Muhammad generated Islam’s own unique canon of scripture, which built on the Jews’ ancient canon, even recognizing Abraham, Moses, Jesus et al., as great men in their own right, though traditional Judeo-Christian theology represented a corruption of God’s original pristine religion.

    Joseph generated Mormonism’s own unique canon of scripture, which built on the Jews’ ancient canon, even recognizing the Abraham, Moses, et al., as great men in their own right, though traditional Judeo-Christian theology represented a corruption of God’s original pristine Church. (Harold Bloom calls the D&C the closest thing out there to the Koran in style, format and tone, although the D&C is more prosaic, he says.)

    While, unlike Islam, Mormonism does not reject Jesus as the Son of God and expiator of our sins, it diverges materially from other sects who regard themselves as Christian as regarding Jesus as separate from (and therefore by necessary implication subordinate to) God the Father as did Arianism. Mormonism’s concept of the Godhead is regarded by virtually all if not all other established Christian sects as the ultimate heresy.

    Both religions regard their founding “Prophet” as at the right hand of God, and next to God (and in the Mormons’ case Jesus too), the greatest of all beings.

    Both religions regard their respective creeds to be “revelation” received by the “Prophet”; therefore, those outside the faith are strictly infidels who cannot be saved. This aspect of both religions’ creed is absolute and unyielding. For example, there is no acknowledged long term evolutionary process by which the religion came into being through writings and inspiration on the part of the “Fathers of the Church” or other inspired leaders such as Luther and other men who built on their works such as Augustine or Calvin.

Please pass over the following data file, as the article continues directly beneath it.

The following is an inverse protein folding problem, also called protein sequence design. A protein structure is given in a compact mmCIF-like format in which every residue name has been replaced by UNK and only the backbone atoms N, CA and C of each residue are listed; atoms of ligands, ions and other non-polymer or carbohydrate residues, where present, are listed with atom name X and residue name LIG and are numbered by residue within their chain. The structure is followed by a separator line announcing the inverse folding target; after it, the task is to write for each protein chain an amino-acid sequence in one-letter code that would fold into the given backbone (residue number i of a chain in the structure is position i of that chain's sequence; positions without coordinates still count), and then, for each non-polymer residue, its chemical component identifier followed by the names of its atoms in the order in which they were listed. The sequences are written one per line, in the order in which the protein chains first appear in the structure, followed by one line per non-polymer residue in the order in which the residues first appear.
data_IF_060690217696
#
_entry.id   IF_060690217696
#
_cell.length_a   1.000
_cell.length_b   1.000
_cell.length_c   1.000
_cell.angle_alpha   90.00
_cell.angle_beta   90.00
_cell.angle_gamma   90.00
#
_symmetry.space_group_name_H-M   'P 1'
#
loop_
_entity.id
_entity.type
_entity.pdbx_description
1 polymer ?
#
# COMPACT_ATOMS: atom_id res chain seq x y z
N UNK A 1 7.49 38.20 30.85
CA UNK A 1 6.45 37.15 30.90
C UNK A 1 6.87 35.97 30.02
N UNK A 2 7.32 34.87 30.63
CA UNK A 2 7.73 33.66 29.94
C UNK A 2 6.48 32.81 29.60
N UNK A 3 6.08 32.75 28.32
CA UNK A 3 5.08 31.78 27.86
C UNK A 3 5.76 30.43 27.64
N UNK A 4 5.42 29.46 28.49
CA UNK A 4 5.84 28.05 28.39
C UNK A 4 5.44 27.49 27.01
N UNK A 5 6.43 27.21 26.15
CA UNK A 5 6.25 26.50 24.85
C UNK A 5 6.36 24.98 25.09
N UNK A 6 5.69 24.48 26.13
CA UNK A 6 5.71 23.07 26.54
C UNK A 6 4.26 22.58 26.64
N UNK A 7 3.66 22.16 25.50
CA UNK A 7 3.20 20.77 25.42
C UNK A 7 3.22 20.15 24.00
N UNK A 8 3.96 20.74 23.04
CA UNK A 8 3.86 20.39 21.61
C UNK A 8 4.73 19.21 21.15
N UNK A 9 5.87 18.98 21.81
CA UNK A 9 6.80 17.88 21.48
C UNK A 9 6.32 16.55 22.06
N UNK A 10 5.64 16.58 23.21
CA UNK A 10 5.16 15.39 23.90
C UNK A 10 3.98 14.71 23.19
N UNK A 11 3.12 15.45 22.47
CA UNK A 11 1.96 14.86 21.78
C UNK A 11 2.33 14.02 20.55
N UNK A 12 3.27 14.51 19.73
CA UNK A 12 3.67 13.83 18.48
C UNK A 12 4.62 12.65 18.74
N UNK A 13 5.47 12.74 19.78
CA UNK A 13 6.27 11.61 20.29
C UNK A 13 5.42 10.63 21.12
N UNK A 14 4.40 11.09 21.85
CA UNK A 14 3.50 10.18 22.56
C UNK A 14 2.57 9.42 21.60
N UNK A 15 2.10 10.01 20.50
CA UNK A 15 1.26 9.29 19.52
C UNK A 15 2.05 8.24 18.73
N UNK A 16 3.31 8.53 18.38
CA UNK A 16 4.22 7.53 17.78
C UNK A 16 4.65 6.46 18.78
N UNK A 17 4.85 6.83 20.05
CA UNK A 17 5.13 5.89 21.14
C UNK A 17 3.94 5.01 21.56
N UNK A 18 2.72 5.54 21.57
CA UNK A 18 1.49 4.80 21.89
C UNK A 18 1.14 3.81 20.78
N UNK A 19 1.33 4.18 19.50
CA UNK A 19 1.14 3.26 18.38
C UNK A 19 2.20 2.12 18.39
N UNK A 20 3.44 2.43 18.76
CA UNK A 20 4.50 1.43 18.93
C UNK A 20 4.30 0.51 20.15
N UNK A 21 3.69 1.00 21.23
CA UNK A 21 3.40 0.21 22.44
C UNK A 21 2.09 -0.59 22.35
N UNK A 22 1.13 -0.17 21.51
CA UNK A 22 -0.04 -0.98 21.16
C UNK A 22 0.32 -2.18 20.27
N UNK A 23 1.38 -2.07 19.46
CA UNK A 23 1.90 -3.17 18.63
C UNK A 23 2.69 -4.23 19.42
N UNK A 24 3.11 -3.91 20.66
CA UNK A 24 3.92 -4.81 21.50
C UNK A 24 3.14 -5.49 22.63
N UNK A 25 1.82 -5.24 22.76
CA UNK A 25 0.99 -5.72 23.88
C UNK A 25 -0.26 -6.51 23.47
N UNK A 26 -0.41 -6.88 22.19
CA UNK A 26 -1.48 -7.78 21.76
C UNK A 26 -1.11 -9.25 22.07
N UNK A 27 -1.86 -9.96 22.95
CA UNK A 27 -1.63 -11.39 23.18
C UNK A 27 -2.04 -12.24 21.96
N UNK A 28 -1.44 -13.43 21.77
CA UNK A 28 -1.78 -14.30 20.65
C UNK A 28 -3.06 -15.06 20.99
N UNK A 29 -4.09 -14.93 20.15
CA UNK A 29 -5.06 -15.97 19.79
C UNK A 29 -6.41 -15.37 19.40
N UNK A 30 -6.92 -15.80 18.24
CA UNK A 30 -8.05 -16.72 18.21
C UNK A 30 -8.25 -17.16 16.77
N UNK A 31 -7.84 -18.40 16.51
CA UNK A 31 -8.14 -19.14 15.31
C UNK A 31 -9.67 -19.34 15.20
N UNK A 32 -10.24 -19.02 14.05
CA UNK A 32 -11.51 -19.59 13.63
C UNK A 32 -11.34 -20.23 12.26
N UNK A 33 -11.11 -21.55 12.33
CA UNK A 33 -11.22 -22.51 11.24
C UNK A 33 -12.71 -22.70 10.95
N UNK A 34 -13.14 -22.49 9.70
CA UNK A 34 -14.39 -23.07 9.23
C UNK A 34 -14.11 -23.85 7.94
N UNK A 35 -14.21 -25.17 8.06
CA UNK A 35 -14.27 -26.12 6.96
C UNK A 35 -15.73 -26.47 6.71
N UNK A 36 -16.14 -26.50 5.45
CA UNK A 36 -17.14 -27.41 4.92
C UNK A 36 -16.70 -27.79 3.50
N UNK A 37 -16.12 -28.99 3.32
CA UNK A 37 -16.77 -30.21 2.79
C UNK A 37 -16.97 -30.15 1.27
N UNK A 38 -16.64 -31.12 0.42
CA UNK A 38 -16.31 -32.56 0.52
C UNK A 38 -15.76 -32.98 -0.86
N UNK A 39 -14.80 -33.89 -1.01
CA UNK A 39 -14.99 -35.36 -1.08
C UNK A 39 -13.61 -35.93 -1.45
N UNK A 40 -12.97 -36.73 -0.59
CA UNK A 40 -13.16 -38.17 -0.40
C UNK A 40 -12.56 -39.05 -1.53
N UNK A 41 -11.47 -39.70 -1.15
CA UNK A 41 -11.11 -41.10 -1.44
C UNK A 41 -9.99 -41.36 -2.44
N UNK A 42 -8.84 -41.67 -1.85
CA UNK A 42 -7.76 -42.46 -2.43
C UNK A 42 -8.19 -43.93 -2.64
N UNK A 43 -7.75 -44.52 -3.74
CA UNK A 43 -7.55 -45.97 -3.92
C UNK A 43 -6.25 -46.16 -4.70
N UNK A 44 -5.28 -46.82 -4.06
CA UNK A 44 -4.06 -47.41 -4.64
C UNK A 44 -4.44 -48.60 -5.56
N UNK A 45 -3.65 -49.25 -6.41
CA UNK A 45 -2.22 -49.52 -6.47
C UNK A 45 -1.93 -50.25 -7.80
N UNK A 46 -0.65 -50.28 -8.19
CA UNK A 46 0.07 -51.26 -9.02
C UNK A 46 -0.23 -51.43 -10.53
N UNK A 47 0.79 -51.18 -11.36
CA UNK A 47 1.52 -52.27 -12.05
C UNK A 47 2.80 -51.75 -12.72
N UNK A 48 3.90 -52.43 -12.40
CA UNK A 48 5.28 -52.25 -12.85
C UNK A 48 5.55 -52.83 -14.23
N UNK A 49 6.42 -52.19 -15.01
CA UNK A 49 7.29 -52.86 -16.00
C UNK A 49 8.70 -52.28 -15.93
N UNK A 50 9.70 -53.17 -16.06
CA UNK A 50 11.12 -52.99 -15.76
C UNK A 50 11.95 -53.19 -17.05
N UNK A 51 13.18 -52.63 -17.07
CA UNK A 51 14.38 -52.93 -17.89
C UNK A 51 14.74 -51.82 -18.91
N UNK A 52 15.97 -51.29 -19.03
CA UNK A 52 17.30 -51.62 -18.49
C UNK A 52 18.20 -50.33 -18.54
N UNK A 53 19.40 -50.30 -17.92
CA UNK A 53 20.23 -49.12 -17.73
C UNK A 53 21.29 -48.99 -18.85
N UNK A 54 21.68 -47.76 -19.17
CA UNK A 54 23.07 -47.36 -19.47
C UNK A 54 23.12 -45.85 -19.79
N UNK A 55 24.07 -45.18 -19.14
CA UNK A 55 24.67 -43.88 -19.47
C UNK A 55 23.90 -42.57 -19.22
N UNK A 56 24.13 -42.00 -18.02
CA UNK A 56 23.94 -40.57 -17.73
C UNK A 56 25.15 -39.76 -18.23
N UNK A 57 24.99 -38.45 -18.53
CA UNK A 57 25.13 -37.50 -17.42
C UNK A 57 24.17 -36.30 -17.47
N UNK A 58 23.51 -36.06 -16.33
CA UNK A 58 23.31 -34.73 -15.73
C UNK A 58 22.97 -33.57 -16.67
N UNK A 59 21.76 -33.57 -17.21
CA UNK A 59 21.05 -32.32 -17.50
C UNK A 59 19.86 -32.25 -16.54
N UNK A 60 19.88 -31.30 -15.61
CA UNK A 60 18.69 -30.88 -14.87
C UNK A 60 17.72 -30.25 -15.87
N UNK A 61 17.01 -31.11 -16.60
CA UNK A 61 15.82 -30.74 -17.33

Both religions took root and became institutionalized amid nomads, during a period of wandering in the wilderness.

    Both religions sharply segregate the sexes during their most sacred ceremonies.

    Both religions are reputed to relegate women to a subordinate status to men, throughout their respective cultures.

    Both religions eschew, and are repelled by, European intellectual traditions, materialism, androgenous culture, and Classical (i.e., Roman) foundations, to which they acknowledge no debt.

    The scriptural canons that are unique to Islam and Mormonism both explicitly acknowledge maybe celebrate the place of warfare and even violence in God’s plan.

    Polygamy.

    Both religions regard tobacco, caffeine and alcohol as a forbidden defilement of the flesh in any increment (serving to further set their adherents apart from European based culture).

    Both religions require special garments (serving to further set their adherents apart from European based culture).

  4. Those are definitely some striking resemblances although some are a little exaggerated. Nonetheless, it has been interesting to see these similarities- thanks for pointing them out!

  5. “Both religions regard their respective creeds to be “revelation” received by the “Prophet”; therefore, those outside the faith are strictly infidels who cannot be saved.”

    I don’t think that this is an accurate observation about Mormonism. LDS doctrine makes plenty of room for the salvation of “infidels”– a person my compare the absolutism in both religion’s claim to correct doctrine and the consequent implications that their method of salvation is the only valid one, but “cannot be saved” is not part of Mormon theology in any way.

  6. Well, except for sons of perdition.

  7. I wonder if God is such a perfect being, why oh why did He half to redo things, and when Christ said, “it is finished”, i’m guessing that He must have been just been joking…

  8. Why do we assume that “democracy” is an excellent form of government? Why. A simple question, and it is a question.